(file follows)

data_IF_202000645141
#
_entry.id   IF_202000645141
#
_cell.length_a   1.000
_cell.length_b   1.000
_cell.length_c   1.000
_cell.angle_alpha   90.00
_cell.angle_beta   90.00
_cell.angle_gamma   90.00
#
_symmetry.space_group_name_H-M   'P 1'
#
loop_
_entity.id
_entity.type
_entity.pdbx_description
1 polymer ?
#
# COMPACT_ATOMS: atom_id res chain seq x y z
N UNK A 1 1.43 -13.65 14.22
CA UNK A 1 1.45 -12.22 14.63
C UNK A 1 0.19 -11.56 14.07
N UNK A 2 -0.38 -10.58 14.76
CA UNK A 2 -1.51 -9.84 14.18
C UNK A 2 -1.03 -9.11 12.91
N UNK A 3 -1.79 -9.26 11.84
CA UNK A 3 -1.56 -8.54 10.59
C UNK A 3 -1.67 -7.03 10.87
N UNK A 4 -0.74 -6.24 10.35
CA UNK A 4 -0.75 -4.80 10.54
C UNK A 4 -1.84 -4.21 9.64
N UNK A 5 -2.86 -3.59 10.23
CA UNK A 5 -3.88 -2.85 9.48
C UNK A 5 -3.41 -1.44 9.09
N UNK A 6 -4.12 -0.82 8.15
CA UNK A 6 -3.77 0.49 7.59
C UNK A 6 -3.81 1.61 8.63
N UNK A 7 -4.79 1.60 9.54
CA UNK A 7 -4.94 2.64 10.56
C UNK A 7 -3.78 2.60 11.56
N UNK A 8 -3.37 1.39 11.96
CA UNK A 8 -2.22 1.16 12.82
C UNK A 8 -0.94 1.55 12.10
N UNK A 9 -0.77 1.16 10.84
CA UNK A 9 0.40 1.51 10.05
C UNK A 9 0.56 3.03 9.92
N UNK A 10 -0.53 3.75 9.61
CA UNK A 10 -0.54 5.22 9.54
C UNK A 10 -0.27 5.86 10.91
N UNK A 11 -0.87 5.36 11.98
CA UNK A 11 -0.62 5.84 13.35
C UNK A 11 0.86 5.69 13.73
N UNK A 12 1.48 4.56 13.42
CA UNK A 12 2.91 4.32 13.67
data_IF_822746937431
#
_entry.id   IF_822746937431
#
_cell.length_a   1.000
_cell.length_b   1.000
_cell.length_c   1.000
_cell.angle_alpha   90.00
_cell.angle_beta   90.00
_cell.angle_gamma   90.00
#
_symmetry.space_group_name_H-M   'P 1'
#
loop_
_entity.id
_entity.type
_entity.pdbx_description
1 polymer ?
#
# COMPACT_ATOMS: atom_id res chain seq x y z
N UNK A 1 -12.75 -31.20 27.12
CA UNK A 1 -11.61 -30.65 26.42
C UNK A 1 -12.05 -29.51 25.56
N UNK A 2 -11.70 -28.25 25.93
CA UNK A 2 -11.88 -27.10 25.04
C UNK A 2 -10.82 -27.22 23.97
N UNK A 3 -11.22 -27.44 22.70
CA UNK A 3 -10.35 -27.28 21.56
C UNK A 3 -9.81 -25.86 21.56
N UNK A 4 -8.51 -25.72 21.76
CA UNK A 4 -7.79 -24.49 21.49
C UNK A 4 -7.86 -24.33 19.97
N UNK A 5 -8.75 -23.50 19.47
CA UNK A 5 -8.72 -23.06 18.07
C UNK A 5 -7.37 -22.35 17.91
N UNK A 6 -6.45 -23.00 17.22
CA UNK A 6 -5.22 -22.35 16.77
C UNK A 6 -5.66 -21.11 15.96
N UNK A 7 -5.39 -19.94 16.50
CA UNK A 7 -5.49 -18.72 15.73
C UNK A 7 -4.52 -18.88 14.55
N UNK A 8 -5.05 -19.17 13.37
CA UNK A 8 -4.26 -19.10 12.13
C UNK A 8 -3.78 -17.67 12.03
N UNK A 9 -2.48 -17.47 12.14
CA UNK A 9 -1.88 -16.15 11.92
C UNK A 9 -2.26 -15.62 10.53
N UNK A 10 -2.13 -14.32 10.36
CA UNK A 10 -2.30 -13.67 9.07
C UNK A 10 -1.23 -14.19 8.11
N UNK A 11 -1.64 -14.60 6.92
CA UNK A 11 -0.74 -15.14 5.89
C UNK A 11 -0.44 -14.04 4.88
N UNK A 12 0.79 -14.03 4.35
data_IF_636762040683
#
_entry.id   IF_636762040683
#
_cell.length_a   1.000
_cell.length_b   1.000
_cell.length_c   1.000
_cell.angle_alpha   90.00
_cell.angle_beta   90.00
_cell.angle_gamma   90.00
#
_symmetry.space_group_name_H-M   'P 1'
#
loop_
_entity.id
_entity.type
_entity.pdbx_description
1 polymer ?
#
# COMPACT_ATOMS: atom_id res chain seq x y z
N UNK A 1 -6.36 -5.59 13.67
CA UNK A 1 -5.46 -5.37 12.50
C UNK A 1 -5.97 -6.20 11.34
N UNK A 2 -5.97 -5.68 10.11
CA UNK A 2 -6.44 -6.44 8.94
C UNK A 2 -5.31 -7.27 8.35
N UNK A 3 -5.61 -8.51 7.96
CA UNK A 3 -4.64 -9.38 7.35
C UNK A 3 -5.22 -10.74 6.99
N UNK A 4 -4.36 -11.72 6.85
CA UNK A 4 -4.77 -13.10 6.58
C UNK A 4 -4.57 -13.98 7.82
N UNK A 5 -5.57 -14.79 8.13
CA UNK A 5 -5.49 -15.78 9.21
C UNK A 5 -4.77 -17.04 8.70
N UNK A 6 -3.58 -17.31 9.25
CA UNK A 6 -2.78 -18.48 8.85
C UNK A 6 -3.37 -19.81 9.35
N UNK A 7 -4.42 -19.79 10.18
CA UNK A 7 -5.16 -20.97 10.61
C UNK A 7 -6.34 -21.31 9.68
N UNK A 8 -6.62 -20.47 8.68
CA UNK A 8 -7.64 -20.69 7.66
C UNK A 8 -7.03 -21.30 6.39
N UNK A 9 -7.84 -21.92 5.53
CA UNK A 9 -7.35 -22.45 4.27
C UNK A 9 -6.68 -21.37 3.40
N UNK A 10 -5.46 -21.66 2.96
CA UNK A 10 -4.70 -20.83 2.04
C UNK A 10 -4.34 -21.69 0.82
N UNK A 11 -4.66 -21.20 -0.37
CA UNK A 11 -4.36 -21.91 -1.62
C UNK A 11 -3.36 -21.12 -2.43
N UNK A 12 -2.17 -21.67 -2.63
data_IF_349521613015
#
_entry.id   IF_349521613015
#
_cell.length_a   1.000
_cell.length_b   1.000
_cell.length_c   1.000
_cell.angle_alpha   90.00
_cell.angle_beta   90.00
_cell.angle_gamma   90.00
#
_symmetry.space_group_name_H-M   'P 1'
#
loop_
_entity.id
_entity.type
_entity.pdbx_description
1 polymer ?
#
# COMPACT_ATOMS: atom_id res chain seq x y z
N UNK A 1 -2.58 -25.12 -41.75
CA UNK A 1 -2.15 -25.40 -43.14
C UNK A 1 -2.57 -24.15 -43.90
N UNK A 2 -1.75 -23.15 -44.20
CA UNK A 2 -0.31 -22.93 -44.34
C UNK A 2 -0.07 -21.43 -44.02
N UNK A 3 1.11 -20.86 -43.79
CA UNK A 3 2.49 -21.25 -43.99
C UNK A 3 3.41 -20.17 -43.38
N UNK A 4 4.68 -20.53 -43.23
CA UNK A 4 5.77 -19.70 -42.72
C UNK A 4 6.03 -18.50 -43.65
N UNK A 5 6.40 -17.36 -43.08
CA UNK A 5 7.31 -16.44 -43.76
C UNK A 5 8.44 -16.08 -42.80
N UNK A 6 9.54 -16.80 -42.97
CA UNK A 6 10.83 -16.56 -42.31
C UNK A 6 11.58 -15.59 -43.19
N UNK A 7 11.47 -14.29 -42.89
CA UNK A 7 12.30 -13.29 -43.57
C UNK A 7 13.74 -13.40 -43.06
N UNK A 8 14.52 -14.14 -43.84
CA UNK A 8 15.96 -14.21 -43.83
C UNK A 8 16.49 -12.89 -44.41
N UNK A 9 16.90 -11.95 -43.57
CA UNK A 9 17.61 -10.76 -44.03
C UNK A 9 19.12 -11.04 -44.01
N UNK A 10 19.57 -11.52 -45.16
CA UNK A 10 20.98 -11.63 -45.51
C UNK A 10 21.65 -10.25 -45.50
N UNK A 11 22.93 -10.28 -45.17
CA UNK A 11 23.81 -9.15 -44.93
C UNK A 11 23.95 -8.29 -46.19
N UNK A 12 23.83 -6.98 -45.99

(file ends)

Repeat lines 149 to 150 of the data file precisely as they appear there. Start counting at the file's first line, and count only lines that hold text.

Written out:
CA UNK A 7 -5.16 -20.97 10.61
C UNK A 7 -6.34 -21.31 9.68